Audio level adjusting on a DVD recorder?
If this is the wrong forum to post this then I apologize, but since my last post got such a HUGE response I thought I'd try here again.
Part of my job entails making DVD timecode burns for clients, so they can make a paper edit before coming into the edit suite. The way we have been making them has been going out of the deck composite super via SDI cable and into a consumer DVD-R (we use an RCA adapter to fit into the DVD-R) and patch the audio analog to the recorder. The particular model we use is a Panasonic DMR-ES45V.
Now, the problem we are encountering is that there is no way to set or monitor the audio levels, and for some reason the recorder boosts the level and clips the audio. The levels sound fine coming directly out of the deck, but monitoring the DVD audio it sounds awful.
The question now is, does anyone know of a particular "professional" DVD-R recorder that has audio level monitoring and adjusting capabilities that they prefer? Right now my temporary solution is to go out of the deck and into a mixer, out of the mixer and into the DVD-R. I say temporary because by going through the mixer I am unable to patch anything else through the mixer, aka I'm pretty much stuck waiting for the timecode burns to finish (3 one hour long DV CAM tapes)
I would LOVE to find something that has an audio record level adjustment like on every other deck I have, even the old professional VHS recorder we have (Sony SVO-1630) has this feature, why there aren't any/many DVD recorders that have this is beyond me...
After doing a search on Google I found 2 recorders so far,
which is a DataVideo MP-6000 DVD plus R-RW recorder for $1,200
which is a Pioneer PRV-LX1 Pro for $5,399, although this one looks like you have to go through a menu to get to the audio adjustment, nothing that is on the outside of the unit.
Know of a better recorder? Any ideas would be a great help. Thanks guys!
I've had problems playing off the timeline into a Panasonic DVD recorder. Mine was because the recorder was never set up to any kind of reference level, nor was the FCP system.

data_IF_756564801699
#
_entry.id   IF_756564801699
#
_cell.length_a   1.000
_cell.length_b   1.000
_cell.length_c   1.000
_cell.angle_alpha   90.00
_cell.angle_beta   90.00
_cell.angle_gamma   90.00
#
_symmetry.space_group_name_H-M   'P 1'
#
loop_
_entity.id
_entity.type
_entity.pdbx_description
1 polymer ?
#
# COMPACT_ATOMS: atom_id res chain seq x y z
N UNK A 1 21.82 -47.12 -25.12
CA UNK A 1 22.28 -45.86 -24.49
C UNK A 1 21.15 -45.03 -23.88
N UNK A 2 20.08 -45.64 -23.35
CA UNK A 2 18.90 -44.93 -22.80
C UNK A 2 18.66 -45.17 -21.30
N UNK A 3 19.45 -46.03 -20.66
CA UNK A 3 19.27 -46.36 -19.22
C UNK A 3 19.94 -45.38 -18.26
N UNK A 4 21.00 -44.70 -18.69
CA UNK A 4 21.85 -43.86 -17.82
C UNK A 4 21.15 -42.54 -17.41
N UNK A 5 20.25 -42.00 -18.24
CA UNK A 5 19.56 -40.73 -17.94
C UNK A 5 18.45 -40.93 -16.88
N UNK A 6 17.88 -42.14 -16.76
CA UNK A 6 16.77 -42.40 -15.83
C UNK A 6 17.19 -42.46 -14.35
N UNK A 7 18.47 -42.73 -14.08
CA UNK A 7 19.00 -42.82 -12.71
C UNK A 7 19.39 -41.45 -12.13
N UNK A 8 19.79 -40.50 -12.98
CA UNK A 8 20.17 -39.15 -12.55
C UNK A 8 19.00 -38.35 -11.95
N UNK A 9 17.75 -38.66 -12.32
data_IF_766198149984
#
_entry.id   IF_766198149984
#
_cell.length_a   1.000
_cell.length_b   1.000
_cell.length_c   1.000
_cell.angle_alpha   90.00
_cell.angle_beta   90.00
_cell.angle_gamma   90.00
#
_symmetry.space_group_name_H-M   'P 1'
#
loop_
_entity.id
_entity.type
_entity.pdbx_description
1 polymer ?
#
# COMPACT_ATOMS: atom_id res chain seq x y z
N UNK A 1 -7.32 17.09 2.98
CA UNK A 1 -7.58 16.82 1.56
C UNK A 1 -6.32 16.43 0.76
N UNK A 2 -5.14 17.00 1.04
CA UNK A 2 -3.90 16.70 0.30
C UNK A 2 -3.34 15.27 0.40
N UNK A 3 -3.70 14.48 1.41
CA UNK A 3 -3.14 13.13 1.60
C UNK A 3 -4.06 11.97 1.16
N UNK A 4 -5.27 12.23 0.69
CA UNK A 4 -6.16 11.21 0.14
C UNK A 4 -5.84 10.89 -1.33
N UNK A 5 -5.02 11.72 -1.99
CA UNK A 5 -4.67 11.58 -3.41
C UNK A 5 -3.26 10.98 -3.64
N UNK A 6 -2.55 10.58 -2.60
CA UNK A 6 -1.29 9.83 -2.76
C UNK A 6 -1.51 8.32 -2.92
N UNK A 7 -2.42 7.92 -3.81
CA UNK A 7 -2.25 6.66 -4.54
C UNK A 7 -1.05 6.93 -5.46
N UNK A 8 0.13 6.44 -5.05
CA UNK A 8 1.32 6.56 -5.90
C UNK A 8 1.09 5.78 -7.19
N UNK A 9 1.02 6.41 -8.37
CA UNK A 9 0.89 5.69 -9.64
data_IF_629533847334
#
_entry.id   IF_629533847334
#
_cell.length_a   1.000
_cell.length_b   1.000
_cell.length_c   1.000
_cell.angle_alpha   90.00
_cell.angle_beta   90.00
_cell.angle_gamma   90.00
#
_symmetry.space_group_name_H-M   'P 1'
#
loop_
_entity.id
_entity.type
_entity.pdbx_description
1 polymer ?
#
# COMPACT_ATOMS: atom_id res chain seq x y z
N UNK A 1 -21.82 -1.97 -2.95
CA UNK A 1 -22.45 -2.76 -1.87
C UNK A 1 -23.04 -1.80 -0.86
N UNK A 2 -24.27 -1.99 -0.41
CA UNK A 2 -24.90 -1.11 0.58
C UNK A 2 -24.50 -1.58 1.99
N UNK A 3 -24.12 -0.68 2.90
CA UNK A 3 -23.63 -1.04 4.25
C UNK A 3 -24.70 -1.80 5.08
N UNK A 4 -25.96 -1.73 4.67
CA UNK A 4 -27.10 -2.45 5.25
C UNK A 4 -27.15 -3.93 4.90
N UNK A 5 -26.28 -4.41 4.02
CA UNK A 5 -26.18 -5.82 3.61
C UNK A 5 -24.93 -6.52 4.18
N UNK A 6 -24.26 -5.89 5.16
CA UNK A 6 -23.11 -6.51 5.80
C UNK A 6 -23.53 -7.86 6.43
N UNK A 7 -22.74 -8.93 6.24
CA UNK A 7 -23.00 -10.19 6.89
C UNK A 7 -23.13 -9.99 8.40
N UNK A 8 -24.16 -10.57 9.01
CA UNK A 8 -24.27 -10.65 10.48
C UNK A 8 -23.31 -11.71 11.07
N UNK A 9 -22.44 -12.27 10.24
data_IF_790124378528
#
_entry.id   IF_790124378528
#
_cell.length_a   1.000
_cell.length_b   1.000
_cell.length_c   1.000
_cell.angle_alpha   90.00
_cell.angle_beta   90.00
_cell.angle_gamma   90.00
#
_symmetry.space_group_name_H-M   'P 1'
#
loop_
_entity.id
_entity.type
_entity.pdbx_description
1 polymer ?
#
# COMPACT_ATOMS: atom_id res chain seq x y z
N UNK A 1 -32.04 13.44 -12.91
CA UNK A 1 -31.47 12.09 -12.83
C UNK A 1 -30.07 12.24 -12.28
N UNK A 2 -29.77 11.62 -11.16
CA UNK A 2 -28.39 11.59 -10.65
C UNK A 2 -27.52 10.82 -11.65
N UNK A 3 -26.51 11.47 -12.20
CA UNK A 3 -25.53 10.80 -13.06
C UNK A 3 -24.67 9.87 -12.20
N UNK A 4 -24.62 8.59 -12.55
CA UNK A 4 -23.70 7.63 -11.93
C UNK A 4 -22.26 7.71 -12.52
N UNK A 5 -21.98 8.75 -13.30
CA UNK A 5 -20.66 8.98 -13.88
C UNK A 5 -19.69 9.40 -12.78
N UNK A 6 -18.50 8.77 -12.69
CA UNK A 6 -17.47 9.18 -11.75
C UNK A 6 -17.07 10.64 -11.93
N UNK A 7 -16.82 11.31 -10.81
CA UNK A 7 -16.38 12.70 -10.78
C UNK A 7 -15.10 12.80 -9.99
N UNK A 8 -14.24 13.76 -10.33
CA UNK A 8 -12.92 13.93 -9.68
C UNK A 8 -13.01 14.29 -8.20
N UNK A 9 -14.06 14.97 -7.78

I found that by normalizing my timeline audio for a -6 DB peak, my output to DVDStudio as well as play-outs to the stand-alone recorder resulted in a better overall audio level, without further needs for adjustments. Why -6? Dunno, came to it by trial and error and by ear, not very scientific. Scientific would be everything peaking at 0, I guess... I know from testing that stuff mastered at -6 peaks on my system will play and sound "normal" in comparison to movies on DVD rented from blockbuster as well as the level of the shows on my local cable channels.
I think your existing recorders use AGC for riding the levels? If so, you want to feed them a level that doesn't force the auto-leveler to clip the peaks or pump the noise becasue the incoming signal level is low.
Yes, a more expensive deck with independent audio controls onthe inputs can solve this, but it's treating the symptoms, not the disease, if you take my meaning. Follow your signal chain back to the computer and any mixer/amp/speakers you have outboard of that.
Go back to basics and use your tone genrators and displays, and a sample of human speech, to get everything lined up to the same reference level, then you won't have to constantly be figuring out "fudge factors" between different hookups. Then, when the knobs for the speakers and headphones have been set, glue them down, tape them over, rip them off, anything to disable them from being messed with again. Or I suppose some sharpie marks would do as well:-)
The point is, in a shop where people share systems, you'd better have some kind of standard reference points established for everything, or you'll never have the same mix setup twice.
Everything will just come out sounding "right" the first time.
I have only seen em with meters but not input controls.
I have mine fed by a cheap mixer. This is something you could do with a quick trip to guitar center.